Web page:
The Government of Cameroon made modest but inadequate efforts to combat trafficking through law enforcement means during the last year. Cameroon does not prohibit all forms of trafficking, though it criminalizes child trafficking and slavery through its 2005 Law Combating Child Trafficking and Slavery, which prescribes a penalty of 20 years' imprisonment – a punishment sufficiently stringent and commensurate with penalties prescribed for rape. Government and NGO representatives report, however, that many judges and lawyers in the provinces are not aware of the 2005 law against child trafficking. Article 2 (3) of Cameroon's Labor Code prohibits compulsory labor, but prescribes only a penalty of the equivalent of $100 to $3000 in fines, which is not sufficiently stringent. The government's 2006 draft law prohibiting trafficking of adult women still awaits passage by the National Assembly. In January 2008, gendarmerie in the North West Province arrested three traffickers transporting seven children between the ages of 12 and 17 to the Center Province for the purpose of labor exploitation. Police brought the suspects to the Bamenda Prosecutor's Office, where the case is pending. In December 2007, Bamenda gendarmerie arrested a child trafficker in a case in which one of his victims was ill and died due to lack of medical attention. The suspect was released on bail, pending charges and a trial. In 2007, the Yaounde court held hearings on six child trafficking cases that are still pending Although Cameroon has a police Brigade de Moeurs responsible for investigating child trafficking cases, it reported handling only one case of child labor exploitation in 2007. The government lacks any mechanism for systematic collection of data concerning arrests, investigations, or prosecutions of trafficking offenses. The government does not provide specialized trafficking training for law enforcement officials.
The Government of Cameroon demonstrated minimal efforts to protect trafficking victims over the last year. The government does not operate trafficking victim shelters, but does refer victims to NGOs. In December 2007, one NGO in Yaounde reported that most of the 840 vulnerable and trafficked children it assisted since its creation in February 1987 were referred by the Ministry of Social Affairs (MOSA). The government reported that it operated nine centers for vulnerable children, some of whom were trafficking victims. Government officials do not follow procedures to identify trafficking victims among vulnerable groups, such as street children. The government interviews victims for evidence to assist with investigations or prosecutions. The government does not provide legal alternatives to the removal of foreign victims to countries where they face hardship or retribution. Victims may be inappropriately incarcerated or fined for unlawful acts as a direct result of being trafficked.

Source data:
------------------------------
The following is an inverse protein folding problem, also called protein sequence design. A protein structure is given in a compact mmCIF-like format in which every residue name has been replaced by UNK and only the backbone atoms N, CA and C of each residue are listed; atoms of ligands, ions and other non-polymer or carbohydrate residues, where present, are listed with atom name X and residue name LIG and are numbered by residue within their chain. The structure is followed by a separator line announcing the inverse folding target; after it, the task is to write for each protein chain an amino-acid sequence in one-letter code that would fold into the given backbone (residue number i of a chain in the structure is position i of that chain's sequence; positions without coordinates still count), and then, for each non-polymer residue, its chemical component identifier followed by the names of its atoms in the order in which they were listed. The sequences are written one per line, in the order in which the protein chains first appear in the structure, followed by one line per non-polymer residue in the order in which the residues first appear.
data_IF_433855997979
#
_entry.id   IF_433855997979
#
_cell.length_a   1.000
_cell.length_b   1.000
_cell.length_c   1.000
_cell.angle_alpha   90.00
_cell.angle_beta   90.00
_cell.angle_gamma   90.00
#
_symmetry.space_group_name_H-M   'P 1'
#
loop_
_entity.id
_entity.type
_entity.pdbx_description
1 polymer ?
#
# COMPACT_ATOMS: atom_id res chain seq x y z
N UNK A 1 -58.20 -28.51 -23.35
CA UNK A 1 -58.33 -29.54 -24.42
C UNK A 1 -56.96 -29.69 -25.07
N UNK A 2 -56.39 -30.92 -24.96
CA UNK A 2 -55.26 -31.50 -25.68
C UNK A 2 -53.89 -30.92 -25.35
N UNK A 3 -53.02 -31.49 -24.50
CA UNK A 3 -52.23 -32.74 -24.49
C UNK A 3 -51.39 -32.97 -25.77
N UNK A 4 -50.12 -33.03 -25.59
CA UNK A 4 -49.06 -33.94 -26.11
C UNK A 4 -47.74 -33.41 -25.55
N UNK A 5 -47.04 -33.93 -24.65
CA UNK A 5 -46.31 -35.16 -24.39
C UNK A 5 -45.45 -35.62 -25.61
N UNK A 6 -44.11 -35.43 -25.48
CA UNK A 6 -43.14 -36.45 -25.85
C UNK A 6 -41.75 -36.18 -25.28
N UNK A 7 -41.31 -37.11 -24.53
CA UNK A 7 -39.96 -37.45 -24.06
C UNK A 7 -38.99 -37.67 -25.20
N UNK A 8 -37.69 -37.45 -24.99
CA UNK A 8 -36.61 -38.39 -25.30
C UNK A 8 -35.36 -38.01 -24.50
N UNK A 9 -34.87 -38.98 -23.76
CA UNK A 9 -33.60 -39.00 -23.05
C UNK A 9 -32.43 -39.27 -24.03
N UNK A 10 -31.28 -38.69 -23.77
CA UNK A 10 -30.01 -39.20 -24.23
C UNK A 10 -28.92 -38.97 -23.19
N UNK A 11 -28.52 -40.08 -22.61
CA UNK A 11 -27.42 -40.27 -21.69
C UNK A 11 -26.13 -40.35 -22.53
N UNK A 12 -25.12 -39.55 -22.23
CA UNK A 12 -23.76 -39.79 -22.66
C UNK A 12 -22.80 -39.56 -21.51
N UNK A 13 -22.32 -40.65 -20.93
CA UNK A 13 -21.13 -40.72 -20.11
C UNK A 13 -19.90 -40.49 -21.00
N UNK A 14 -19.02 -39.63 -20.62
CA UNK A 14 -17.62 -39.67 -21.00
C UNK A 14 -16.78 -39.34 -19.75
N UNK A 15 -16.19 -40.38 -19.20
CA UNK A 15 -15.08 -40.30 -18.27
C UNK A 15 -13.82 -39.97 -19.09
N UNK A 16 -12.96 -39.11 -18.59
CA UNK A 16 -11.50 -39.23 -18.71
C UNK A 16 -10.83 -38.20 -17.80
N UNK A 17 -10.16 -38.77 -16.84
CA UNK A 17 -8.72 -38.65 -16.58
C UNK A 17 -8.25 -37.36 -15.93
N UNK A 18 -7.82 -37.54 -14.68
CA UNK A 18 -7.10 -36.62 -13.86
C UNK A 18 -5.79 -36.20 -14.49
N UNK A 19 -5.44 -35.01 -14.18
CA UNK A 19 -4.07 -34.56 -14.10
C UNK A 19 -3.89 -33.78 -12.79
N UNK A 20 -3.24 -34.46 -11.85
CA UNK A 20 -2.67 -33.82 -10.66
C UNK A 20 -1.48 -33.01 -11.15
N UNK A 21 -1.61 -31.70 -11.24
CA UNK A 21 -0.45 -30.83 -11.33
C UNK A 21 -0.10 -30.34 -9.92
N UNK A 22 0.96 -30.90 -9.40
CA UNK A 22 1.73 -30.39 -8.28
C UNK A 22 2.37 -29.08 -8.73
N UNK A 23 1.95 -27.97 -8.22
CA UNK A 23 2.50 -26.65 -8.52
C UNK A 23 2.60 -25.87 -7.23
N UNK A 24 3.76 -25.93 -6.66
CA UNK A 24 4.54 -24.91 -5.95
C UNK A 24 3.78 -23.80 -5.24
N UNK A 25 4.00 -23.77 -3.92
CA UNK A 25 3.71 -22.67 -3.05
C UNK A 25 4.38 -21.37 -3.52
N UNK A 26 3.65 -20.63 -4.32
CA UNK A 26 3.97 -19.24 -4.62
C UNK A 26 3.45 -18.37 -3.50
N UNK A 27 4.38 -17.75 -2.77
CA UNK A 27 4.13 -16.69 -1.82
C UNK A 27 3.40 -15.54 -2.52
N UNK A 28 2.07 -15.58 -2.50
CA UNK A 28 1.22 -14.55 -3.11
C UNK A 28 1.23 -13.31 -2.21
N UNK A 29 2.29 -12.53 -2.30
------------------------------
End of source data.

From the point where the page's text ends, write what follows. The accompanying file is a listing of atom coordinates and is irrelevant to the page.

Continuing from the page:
The Government of Cameroon made solid efforts to raise awareness about trafficking during the reporting period. To commemorate World Day Against Child Labor on June 12, 2007, the Minister of Social Affairs made a public address on the importance of protecting children from labor exploitation, with a particular focus on children in agricultural labor. To mark the Day of the African Child, on June 16, 2007, Cameroon organized a children's National Assembly session under the theme of "Let's Say No to Child Trafficking." The child Parliamentarians passed a number of resolutions calling to protect children from trafficking. Government-operated radio and television aired anti-trafficking messages. While an inter-ministerial anti-trafficking group exists, it did not meet on a regular basis. Cameroon took measures to ensure that its nationals who are deployed abroad as part of peacekeeping missions do not engage in or facilitate trafficking by briefing troops before deployment on international norms governing peacekeeping missions. In collaboration with the ICRC, the government also organizes seminars for military and police leadership to keep them updated on these norms. Cameroon has not finalized or adopted its draft national plan of action against trafficking.